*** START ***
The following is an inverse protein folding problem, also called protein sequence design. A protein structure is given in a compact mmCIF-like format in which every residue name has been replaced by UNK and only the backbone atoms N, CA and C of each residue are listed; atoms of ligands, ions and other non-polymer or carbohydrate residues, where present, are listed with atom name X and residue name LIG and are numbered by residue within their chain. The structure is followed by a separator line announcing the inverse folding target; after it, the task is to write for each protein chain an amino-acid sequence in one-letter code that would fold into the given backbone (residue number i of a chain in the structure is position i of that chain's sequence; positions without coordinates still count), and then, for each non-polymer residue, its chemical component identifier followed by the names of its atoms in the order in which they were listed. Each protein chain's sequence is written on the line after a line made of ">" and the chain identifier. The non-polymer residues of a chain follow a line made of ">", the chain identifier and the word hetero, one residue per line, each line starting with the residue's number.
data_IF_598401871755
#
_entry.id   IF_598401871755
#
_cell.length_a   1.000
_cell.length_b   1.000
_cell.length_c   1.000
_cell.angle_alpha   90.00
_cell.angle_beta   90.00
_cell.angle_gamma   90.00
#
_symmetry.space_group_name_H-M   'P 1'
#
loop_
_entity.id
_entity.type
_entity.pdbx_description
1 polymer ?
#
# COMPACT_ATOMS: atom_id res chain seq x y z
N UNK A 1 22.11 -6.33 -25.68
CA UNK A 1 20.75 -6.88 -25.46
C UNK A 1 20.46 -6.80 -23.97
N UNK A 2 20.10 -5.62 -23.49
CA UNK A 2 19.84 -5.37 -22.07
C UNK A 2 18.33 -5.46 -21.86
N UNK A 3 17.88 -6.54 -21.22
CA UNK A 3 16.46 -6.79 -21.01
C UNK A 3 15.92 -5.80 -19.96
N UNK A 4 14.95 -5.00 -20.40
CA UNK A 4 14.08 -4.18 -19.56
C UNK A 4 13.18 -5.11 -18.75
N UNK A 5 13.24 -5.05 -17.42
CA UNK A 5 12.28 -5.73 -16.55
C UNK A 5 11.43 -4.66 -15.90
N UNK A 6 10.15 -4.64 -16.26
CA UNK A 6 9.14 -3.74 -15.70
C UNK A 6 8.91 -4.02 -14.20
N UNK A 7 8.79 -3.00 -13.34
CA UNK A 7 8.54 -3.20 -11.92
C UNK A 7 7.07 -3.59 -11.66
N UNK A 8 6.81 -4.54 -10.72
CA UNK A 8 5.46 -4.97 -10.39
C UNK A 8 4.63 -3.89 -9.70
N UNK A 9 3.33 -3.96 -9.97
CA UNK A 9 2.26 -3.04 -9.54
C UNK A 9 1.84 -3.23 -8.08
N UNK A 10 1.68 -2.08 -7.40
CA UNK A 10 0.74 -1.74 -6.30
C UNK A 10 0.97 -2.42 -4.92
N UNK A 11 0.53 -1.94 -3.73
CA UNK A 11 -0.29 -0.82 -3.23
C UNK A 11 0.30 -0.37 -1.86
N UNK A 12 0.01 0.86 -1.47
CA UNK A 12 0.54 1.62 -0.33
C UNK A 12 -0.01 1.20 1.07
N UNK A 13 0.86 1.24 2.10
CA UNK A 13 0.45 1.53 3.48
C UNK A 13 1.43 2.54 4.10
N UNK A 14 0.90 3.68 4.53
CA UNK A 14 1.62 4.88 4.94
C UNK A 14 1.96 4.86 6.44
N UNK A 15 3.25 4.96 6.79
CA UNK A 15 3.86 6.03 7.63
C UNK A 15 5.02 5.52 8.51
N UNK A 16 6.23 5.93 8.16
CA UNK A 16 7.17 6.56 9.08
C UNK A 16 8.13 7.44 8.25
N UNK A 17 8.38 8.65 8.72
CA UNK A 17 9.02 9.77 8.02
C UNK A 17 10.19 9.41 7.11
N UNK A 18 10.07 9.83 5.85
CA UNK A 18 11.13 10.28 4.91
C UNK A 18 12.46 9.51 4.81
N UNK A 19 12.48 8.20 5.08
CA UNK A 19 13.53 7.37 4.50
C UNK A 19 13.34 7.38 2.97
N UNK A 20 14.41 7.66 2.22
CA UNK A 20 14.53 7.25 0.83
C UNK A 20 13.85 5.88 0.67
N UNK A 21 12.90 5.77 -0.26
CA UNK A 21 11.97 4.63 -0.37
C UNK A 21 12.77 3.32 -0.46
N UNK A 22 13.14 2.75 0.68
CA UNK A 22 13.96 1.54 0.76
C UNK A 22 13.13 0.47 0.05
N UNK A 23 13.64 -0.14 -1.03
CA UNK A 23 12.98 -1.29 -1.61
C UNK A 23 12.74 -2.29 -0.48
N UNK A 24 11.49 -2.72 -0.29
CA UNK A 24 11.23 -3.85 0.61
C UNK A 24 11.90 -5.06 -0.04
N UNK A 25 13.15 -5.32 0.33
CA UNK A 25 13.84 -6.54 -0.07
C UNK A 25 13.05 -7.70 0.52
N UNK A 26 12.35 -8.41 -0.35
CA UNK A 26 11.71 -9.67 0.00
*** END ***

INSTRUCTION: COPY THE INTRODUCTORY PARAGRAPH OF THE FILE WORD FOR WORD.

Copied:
The following is an inverse protein folding problem, also called protein sequence design. A protein structure is given in a compact mmCIF-like format in which every residue name has been replaced by UNK and only the backbone atoms N, CA and C of each residue are listed; atoms of ligands, ions and other non-polymer or carbohydrate residues, where present, are listed with atom name X and residue name LIG and are numbered by residue within their chain. The structure is followed by a separator line announcing the inverse folding target; after it, the task is to write for each protein chain an amino-acid sequence in one-letter code that would fold into the given backbone (residue number i of a chain in the structure is position i of that chain's sequence; positions without coordinates still count), and then, for each non-polymer residue, its chemical component identifier followed by the names of its atoms in the order in which they were listed. Each protein chain's sequence is written on the line after a line made of ">" and the chain identifier. The non-polymer residues of a chain follow a line made of ">", the chain identifier and the word hetero, one residue per line, each line starting with the residue's number.